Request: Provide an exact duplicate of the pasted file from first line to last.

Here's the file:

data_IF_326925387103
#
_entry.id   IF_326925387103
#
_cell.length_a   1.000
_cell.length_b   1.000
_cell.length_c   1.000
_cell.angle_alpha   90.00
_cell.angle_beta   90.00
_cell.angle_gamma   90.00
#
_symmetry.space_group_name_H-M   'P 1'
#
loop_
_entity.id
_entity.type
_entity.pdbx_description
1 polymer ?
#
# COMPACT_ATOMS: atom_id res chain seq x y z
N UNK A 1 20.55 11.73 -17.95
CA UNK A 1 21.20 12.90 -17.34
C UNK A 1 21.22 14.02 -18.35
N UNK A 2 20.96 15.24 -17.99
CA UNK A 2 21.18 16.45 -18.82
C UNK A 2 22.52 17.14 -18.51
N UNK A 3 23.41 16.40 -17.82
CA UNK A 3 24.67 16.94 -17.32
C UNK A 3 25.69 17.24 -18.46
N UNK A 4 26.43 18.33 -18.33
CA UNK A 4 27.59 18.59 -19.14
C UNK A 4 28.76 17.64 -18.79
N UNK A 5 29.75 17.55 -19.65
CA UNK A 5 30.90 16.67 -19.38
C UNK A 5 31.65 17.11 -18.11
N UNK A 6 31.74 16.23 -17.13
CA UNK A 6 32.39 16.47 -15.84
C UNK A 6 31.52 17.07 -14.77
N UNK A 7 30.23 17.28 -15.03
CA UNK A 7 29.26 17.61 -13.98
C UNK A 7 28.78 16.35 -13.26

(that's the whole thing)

data_IF_326925387103
#
_entry.id   IF_326925387103
#
_cell.length_a   1.000
_cell.length_b   1.000
_cell.length_c   1.000
_cell.angle_alpha   90.00
_cell.angle_beta   90.00
_cell.angle_gamma   90.00
#
_symmetry.space_group_name_H-M   'P 1'
#
loop_
_entity.id
_entity.type
_entity.pdbx_description
1 polymer ?
#
# COMPACT_ATOMS: atom_id res chain seq x y z
N UNK A 1 20.55 11.73 -17.95
CA UNK A 1 21.20 12.90 -17.34
C UNK A 1 21.22 14.02 -18.35
N UNK A 2 20.96 15.24 -17.99
CA UNK A 2 21.18 16.45 -18.82
C UNK A 2 22.52 17.14 -18.51
N UNK A 3 23.41 16.40 -17.82
CA UNK A 3 24.67 16.94 -17.32
C UNK A 3 25.69 17.24 -18.46
N UNK A 4 26.43 18.33 -18.33
CA UNK A 4 27.59 18.59 -19.14
C UNK A 4 28.76 17.64 -18.79
N UNK A 5 29.75 17.55 -19.65
CA UNK A 5 30.90 16.67 -19.38
C UNK A 5 31.65 17.11 -18.11
N UNK A 6 31.74 16.23 -17.13
CA UNK A 6 32.39 16.47 -15.84
C UNK A 6 31.52 17.07 -14.77
N UNK A 7 30.23 17.28 -15.03
CA UNK A 7 29.26 17.61 -13.98
C UNK A 7 28.78 16.35 -13.26